Building Faults - Faulty Construction
Imperfections or blemishes in a material or structure, in workmanship or in appearance, which are the primary physical causes of the failure of a building component. These may be departure from good practice in design or construction, or deficiencies in a material or product selected. Where responsibility for a failure is to be allocated, ‘fault’ may refer to something wrongly done to which blame is attached; that is, the delinquent or culpable action which caused the fault to be incorporated or retained in the built work.
Building Defects - Defective Construction
The absence of something essential to completeness, a lack or a deficiency arising from an incorrectly designed or built component of a building – a product of fault. Not all defects give rise to perceptible problems. For example, mortar bridging a wall cavity is a defect whether or not rain crosses the cavity, causing wet plaster.
Building Failures - Failed Construction
Incorrect or deficient behaviour, giving way, cessation of function – the consequence of a defect where and to the extent that the defect impairs performance or appearance: in the above example, rain penetration across a wall cavity.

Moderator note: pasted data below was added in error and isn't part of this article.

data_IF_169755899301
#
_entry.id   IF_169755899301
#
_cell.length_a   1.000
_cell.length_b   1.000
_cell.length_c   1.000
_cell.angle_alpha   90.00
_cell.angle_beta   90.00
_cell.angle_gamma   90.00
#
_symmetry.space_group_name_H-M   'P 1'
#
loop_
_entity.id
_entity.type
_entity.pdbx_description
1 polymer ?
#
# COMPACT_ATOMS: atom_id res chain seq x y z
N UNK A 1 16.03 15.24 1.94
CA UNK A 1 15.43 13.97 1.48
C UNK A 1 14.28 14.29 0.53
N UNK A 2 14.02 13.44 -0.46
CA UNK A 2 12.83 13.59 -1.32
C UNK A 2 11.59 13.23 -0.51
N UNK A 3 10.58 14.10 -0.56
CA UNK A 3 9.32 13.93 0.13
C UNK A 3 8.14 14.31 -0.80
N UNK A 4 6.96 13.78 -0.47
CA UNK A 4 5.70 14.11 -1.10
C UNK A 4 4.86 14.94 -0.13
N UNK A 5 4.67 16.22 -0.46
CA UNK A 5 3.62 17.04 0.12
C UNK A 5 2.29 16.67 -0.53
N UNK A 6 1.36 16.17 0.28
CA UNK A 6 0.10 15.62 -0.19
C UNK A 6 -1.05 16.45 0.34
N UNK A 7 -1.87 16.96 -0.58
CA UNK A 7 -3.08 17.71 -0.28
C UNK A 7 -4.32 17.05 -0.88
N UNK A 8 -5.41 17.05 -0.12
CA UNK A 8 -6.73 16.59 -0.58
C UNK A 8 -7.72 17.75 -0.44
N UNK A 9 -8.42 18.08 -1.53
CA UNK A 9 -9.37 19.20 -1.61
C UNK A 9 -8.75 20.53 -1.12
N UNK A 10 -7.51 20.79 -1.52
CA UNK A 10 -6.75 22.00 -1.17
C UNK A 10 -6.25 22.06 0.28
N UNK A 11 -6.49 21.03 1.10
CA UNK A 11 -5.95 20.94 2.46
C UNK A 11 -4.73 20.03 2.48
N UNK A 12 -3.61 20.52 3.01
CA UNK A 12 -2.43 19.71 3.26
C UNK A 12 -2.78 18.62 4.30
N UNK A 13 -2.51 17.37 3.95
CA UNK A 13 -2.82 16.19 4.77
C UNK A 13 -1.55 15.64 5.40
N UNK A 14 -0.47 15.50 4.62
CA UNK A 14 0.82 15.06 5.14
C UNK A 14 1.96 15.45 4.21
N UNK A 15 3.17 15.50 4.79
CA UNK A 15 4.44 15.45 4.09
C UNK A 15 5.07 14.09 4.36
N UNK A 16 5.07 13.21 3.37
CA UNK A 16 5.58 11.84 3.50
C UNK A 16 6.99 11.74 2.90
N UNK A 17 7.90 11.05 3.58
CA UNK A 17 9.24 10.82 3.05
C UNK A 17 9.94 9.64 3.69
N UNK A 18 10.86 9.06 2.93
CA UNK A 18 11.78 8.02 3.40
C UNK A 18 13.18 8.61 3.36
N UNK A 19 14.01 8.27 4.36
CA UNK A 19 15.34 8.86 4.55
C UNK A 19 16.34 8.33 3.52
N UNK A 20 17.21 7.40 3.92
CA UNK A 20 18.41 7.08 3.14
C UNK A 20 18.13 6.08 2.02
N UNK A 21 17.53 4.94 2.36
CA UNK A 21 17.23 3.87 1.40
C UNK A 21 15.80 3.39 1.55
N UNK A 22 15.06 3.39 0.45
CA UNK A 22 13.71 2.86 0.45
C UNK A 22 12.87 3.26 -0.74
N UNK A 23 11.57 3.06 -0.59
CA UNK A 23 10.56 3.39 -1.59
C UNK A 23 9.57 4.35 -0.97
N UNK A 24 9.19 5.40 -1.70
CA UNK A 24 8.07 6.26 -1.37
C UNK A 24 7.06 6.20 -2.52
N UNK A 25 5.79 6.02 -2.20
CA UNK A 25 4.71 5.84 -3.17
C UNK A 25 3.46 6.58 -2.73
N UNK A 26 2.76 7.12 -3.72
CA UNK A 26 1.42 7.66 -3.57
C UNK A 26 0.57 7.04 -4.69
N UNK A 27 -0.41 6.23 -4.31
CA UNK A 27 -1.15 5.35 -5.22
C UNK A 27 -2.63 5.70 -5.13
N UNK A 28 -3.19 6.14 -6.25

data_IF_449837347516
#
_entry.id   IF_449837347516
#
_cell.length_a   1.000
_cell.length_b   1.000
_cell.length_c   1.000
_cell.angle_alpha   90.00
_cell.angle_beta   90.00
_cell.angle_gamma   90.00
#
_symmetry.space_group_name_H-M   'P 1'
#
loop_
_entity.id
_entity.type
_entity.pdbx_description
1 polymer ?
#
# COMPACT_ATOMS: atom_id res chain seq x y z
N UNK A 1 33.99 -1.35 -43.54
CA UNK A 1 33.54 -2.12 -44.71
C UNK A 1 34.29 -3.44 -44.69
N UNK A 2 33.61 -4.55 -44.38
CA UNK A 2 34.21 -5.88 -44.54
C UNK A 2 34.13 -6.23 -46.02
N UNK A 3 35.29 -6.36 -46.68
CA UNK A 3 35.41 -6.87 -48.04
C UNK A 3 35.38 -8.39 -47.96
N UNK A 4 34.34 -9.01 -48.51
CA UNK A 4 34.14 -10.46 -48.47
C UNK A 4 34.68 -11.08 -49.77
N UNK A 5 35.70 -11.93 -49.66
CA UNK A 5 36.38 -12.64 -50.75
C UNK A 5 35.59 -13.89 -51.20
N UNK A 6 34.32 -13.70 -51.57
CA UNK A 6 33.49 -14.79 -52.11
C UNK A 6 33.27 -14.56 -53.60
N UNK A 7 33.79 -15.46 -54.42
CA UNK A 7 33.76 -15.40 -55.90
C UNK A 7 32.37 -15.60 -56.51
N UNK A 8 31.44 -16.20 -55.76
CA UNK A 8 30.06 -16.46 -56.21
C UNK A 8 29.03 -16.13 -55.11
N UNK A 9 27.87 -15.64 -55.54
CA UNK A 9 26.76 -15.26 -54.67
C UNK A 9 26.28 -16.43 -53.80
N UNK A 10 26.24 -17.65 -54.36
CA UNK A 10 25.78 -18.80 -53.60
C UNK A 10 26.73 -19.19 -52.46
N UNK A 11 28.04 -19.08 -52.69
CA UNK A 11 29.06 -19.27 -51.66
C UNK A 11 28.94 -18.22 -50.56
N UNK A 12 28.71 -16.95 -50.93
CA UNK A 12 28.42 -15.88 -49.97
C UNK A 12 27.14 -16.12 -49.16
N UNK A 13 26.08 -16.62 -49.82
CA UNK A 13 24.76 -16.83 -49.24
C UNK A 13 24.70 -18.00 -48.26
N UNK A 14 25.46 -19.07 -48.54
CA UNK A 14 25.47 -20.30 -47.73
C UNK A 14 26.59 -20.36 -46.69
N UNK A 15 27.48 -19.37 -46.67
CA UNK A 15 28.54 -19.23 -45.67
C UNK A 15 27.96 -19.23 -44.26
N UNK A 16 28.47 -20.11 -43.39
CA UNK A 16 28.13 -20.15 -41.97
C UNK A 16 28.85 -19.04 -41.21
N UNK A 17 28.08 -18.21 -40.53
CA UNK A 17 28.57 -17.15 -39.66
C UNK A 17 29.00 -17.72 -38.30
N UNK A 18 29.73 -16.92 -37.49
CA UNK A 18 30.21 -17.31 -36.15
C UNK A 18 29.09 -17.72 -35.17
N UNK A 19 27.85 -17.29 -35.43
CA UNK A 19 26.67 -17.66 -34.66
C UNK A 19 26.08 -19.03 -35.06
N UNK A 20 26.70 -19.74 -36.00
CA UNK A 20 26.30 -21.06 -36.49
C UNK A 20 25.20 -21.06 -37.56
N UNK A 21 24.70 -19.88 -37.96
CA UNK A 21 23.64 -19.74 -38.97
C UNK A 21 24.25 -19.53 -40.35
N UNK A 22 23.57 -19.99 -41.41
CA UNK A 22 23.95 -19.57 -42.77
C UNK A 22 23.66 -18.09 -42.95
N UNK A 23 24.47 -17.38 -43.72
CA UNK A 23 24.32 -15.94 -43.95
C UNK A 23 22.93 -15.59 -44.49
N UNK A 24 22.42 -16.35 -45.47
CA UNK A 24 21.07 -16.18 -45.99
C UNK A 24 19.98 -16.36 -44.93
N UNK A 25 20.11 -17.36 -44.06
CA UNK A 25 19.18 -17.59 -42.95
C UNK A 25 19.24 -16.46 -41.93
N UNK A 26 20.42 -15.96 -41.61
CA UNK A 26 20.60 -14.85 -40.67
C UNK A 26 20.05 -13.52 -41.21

Damage - Damages
The harm, injury or impairment of value resulting from a failure: in the above example, the water damage to plaster and the need to correct the fault and repair the plaster. Where legal terminology is used, ‘damages’ is a sum of money claimed or awarded in compensation for loss or injury. In this latter context, 'damages' is the legal remedy for a breach of contract.
Loss - Losses
The quantification of damage. This may be the cost of accommodating failures, mitigating damage or eliminating faults. The usual measure, where damages result from a breach of contract, is the cost of putting the wronged party in the position it would have been in had the breach not occurred. We will see later on that while this may form the basis of calculation, it is rarely, if ever, the net reward for successful litigation.